Australasian Science: Australia's authority on science since 1938

Scent of a Woman

By Tim Hannan

Does the lack of a sense of smell affect personal and sexual relationships?

The olfactory sense serves various functions. It influences food choice and appreciation, and assists in the detection of environmental dangers.

Its role in social behaviour is not understood well, but a study recently published in the journal Biological Psychology has suggested that those with a congenital disability in smell are affected in their social and sexual relationships. A team of German researchers led by Ilona Croy reported that those with reduced or absent sense of smell demonstrated a lower sense of security in social and intimate relationships, with affected men reporting markedly fewer sexual partners than healthy participants.

Although it is the least acute of the human senses, olfaction is known to provide the ability to detect as many as 10,000 different odours, even at low concentrations. Gastronomes may demonstrate even greater abilities in odour detection and discrimination.

Of course, the olfactory system of many animals is superior to humans due to a larger number of receptors in the olfactory epithelium. The average cat has about eight to ten times as many receptors as a human – as well as a larger number of neurons devoted to olfactory processing.

It has long been known that olfaction affects various neuropsychological systems, as well as involuntary visceral and homeostatic behaviours. Receptor neurons in the nasal cavity’s epithelium connect directly to both cortical and subcortical areas, enabling the detection of odours to influence learning, memory and emotion.

The association between smells, memories and feelings is well established. Most people have the experience of old memories triggered by specific aromas, even if few are driven by the Proustian impulse to compose seven volumes of reminiscences after dipping a madeleine cake in tea.

Research on individual differences in olfaction has found that women detect odours at lower concentrations and perform better at odour identification than men, though generally the reported sex differences are not large. With regard to social relationships, women state that a potential partner’s smell is more important than appearance in choosing a mate; men report the opposite view.

Given these important functions of the olfactory sense, how do people with an impaired sense of smell fare in social relationships? The study by Croy and colleagues compared 32 individuals with impaired olfaction – termed isolated congenital anosmia (ICA) – to matched controls. While no difference was found in the participants’ reports of eating behaviour or environmental hazards, the ICA group reported a greater insecurity about social relationships. The magnitude of this effect was largest in women, who reported greater insecurity regarding all social relationships, and in particular felt less secure about their partners.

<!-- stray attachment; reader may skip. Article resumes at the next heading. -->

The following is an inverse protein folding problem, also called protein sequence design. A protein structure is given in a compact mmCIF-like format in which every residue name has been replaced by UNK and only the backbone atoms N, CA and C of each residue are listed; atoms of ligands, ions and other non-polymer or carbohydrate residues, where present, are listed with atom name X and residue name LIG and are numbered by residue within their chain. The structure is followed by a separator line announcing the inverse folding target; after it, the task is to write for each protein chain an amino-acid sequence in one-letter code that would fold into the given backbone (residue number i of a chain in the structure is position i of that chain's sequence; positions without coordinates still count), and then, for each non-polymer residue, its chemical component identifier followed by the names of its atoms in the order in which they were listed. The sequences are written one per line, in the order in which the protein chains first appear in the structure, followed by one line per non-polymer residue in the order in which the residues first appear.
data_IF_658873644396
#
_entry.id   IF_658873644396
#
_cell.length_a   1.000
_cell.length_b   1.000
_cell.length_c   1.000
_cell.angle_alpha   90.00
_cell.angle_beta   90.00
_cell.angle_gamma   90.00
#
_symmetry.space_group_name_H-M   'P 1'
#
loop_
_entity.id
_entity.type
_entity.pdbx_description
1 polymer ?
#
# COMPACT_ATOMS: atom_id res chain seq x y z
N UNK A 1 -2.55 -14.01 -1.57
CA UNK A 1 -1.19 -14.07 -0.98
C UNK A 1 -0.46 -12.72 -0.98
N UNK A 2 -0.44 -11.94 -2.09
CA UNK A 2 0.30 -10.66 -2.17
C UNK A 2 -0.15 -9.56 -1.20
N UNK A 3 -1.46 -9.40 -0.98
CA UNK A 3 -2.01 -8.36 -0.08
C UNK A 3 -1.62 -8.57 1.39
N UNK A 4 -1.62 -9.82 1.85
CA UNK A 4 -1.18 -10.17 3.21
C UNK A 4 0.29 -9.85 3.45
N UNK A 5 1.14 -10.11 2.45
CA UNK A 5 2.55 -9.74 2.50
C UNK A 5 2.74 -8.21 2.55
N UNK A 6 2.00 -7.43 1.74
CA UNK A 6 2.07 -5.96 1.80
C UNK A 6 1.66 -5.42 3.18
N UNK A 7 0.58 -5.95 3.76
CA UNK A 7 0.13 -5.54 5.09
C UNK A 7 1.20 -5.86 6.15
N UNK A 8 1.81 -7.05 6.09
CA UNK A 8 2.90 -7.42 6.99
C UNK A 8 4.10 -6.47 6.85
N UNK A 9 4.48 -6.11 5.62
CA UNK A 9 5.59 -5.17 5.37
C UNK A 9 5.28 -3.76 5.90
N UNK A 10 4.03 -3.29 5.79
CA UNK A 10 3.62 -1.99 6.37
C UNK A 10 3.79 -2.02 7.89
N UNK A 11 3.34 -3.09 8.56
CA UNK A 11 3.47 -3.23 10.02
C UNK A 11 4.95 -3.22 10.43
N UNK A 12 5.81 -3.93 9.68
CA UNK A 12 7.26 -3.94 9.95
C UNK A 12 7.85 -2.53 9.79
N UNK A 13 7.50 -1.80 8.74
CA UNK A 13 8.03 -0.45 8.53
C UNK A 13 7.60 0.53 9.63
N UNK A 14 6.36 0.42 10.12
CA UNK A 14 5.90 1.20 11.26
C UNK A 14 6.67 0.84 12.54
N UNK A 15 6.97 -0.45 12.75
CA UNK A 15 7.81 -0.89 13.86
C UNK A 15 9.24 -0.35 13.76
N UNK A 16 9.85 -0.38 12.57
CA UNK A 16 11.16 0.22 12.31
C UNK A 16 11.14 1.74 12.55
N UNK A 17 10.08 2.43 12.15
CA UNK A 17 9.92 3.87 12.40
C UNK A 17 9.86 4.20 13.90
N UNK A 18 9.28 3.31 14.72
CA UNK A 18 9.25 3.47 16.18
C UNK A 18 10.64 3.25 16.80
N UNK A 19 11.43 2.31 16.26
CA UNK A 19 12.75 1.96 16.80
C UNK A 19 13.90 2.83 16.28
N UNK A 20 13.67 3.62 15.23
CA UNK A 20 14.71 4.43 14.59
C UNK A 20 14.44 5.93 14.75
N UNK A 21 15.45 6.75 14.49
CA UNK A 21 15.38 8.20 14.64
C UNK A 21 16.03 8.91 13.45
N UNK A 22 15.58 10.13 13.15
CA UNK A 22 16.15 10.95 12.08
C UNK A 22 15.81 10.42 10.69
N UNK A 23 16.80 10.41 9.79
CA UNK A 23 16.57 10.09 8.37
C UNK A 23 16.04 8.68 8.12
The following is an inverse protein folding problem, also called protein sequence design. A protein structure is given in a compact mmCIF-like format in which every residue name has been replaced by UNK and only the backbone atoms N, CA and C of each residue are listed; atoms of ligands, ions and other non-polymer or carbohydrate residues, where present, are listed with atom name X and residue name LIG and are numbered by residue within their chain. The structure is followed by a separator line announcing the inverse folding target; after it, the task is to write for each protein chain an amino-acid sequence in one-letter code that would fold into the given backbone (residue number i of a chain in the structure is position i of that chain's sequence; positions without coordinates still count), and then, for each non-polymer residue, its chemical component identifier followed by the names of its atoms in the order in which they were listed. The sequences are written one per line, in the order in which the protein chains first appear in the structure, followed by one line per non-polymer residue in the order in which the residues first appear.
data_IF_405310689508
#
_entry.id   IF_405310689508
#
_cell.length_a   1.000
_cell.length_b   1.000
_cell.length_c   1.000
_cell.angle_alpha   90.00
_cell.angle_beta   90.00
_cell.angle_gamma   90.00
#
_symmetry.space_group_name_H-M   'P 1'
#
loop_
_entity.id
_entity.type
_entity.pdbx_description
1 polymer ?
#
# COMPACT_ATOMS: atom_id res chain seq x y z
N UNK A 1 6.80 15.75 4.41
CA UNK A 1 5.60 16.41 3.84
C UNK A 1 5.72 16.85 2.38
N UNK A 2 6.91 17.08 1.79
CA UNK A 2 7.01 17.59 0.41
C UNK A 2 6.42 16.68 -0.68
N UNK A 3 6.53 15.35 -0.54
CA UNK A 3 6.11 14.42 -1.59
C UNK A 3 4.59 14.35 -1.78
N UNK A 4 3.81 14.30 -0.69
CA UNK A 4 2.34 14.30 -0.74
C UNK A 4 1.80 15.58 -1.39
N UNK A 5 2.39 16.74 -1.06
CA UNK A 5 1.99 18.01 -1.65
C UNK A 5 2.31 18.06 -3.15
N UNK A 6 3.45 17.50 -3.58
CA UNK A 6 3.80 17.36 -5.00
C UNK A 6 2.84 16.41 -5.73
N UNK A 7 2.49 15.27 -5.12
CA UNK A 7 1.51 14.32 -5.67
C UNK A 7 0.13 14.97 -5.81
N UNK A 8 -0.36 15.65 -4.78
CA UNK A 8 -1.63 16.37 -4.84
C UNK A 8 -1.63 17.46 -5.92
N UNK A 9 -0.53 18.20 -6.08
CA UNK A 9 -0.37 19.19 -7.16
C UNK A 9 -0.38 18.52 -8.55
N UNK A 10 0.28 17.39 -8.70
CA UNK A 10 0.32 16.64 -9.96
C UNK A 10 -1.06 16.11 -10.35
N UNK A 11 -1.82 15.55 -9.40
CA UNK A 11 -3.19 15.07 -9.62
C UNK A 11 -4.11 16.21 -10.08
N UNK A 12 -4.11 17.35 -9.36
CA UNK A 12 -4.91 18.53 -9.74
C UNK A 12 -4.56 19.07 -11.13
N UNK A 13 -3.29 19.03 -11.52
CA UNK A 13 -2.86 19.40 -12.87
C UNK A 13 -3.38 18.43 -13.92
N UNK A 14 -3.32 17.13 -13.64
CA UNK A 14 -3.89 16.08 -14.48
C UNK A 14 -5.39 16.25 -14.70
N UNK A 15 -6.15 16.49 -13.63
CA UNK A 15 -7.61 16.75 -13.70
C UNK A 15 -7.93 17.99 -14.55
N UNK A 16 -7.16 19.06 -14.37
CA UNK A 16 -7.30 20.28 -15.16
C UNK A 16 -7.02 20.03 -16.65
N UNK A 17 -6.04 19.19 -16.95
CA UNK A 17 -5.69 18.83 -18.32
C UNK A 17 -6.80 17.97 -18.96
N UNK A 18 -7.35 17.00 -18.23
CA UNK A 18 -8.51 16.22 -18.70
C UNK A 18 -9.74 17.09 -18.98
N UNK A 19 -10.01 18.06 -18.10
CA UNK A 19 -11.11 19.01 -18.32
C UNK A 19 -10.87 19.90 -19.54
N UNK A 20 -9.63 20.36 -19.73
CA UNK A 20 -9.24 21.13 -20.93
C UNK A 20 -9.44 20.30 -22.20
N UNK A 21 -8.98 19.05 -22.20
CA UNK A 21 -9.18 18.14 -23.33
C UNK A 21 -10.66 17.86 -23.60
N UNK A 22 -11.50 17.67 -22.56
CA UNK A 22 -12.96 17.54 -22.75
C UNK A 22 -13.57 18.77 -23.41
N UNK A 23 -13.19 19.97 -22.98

The researchers proposed that those with a reduced sense of smell may be less skilled at reading social cues from others’ behaviour. Other studies have suggested that people are sensitive to chemosensory emotional signals, and that this ability to “smell fear” has a significant impact on social interaction. Another possibility is that those with an impaired sense of smell are socially insecure as a result of uncertainty over how they smell to others.

For men, the ICA and healthy groups differed markedly in their reported number of sexual relationships. Healthy men reported an average of five times the number of lifetime sexual relationships than men with ICA. The authors speculated that greater social insecurity may influence men’s explorative sexual behaviour, or that impaired olfaction may directly affect the selection and success of men’s mating strategies. Another study has linked impaired olfaction in men to reduced sexual desire, though not to sexual satisfaction.

It has also been shown that many people enjoy smelling the clothes of loved ones, particularly in their absence. In one survey of young adults, 52% of women and 13% of men reported sleeping dressed in another’s clothing because of the smell; usually the clothing’s owner was a romantic partner.

Together with the Croy study, these investigations add weight to the claim that olfactory information plays a major role in social relationships. For women, smelling their partner seems to be particularly important to the security of their relationship. For men it may affect the chances of obtaining a partner.

Tim Hannan is an Associate Professor of Clinical Psychology at Charles Sturt University, and the President of the Australian Psychological Society.